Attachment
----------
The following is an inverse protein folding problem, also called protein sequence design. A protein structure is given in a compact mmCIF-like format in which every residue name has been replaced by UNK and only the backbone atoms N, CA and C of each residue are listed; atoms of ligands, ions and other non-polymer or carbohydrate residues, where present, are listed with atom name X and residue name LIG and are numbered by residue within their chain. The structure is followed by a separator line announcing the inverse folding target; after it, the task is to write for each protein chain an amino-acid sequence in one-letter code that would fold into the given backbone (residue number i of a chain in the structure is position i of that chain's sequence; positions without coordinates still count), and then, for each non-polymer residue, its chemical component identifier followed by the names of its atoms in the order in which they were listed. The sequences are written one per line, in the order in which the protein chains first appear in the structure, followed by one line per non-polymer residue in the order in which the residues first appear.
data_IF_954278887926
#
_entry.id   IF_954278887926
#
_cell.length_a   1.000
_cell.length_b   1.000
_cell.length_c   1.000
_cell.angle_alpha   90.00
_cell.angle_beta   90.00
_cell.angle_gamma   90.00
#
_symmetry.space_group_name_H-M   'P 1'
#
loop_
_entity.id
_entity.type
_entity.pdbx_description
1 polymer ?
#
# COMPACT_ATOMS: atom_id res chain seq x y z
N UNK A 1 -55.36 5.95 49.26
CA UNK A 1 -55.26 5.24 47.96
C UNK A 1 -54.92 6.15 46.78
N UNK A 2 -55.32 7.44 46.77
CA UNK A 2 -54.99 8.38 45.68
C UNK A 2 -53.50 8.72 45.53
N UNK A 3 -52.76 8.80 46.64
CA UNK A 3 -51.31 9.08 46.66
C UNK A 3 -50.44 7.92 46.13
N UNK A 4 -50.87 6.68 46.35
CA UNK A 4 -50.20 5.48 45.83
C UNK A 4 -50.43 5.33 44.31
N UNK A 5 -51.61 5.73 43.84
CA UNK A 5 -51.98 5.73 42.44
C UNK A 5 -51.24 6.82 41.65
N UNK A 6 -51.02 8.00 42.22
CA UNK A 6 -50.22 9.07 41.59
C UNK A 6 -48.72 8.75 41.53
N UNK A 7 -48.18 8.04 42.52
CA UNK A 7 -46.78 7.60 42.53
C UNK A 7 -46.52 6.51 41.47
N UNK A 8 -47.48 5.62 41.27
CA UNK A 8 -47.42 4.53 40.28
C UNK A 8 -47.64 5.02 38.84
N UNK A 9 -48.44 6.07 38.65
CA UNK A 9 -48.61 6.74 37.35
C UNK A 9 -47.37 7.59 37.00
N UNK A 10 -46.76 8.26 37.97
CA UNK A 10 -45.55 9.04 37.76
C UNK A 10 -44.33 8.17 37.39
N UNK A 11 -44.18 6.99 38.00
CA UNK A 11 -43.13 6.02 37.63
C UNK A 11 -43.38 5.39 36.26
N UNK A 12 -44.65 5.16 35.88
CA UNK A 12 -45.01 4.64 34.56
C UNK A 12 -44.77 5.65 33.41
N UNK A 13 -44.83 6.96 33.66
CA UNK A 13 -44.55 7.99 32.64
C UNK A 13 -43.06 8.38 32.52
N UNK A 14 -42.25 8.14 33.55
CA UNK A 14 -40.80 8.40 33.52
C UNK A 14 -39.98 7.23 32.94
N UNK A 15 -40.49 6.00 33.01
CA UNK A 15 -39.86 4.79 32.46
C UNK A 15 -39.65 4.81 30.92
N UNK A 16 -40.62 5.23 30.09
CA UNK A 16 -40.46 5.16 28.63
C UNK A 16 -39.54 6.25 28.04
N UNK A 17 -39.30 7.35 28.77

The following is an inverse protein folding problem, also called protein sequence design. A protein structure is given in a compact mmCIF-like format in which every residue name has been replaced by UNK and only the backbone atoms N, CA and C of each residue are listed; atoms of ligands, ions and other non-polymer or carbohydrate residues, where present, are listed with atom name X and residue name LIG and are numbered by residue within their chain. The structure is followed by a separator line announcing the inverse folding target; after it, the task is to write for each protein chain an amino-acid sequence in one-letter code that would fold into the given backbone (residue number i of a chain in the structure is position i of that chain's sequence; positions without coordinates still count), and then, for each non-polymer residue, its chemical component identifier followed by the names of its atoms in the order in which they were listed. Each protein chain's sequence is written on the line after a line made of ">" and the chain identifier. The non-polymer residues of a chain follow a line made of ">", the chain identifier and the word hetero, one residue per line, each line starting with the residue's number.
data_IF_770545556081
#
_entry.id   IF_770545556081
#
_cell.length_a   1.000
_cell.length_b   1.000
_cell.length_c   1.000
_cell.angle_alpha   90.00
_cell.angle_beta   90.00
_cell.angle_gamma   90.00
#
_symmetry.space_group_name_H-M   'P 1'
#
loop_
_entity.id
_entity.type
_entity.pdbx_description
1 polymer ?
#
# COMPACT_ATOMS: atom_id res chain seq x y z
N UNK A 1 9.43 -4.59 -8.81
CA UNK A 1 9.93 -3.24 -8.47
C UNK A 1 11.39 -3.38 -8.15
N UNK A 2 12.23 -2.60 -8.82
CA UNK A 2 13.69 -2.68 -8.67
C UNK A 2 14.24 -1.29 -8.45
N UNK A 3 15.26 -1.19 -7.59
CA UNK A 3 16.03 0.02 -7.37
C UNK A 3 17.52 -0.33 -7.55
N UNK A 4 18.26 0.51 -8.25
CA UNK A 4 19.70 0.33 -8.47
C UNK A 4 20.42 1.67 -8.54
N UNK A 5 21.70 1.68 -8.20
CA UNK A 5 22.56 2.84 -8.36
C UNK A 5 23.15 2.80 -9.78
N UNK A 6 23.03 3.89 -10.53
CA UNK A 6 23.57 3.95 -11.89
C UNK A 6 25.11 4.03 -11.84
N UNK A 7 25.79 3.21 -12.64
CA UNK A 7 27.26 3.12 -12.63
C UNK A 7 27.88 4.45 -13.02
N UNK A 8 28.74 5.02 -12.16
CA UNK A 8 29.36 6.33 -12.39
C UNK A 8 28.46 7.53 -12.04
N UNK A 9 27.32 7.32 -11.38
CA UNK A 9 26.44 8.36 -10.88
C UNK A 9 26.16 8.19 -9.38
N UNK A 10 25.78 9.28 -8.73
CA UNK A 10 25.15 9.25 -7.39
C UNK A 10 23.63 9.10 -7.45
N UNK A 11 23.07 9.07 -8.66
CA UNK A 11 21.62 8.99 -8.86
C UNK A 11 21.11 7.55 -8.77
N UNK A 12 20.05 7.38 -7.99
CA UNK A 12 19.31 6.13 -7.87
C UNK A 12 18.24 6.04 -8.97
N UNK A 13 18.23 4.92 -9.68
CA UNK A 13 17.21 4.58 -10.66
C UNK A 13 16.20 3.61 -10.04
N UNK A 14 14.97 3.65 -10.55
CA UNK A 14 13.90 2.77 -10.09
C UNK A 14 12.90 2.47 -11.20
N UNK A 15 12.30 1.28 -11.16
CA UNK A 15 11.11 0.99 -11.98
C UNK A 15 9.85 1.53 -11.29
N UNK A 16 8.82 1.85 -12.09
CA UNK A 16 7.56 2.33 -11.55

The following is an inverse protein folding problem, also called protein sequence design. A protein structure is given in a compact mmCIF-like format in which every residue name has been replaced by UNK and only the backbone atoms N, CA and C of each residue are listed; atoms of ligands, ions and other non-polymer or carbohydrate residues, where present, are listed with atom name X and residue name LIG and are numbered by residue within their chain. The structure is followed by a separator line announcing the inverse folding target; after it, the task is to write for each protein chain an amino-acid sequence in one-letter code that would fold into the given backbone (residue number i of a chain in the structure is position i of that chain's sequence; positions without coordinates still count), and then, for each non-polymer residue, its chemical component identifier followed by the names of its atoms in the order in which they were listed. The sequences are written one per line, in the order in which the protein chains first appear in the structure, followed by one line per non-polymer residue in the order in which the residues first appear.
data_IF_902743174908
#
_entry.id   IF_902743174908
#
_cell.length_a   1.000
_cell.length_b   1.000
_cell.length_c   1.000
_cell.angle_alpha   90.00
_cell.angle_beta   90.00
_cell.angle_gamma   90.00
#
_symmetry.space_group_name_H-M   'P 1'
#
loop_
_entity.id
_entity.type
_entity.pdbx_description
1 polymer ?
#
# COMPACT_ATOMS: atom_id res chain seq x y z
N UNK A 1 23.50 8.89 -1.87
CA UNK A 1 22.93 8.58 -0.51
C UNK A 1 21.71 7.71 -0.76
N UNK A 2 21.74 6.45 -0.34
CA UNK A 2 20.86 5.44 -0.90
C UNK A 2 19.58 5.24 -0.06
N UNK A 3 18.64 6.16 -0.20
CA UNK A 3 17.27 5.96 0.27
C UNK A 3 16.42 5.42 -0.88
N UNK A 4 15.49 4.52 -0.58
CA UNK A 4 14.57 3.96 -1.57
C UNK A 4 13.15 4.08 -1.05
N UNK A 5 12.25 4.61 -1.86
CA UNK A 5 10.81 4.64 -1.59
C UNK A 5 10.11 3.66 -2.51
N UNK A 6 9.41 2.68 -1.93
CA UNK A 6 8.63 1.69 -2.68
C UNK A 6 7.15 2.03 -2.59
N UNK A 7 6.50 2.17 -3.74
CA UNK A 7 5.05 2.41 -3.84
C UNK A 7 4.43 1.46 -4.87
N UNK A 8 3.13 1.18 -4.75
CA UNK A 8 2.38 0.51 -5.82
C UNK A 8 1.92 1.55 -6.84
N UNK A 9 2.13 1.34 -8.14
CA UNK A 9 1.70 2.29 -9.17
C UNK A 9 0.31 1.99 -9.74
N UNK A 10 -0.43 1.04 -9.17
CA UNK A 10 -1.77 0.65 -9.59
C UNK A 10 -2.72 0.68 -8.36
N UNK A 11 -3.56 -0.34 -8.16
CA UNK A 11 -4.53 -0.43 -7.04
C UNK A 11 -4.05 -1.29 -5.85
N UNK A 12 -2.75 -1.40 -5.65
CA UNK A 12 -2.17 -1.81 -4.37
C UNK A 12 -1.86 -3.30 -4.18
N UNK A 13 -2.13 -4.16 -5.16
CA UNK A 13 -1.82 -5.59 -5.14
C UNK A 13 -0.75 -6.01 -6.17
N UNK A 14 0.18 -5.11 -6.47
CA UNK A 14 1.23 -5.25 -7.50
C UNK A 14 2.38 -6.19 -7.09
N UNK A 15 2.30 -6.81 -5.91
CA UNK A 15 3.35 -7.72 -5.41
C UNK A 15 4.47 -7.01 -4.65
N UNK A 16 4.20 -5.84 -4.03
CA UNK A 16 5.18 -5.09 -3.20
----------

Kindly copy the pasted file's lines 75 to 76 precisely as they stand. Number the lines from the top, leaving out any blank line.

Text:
#
_cell.length_a   1.000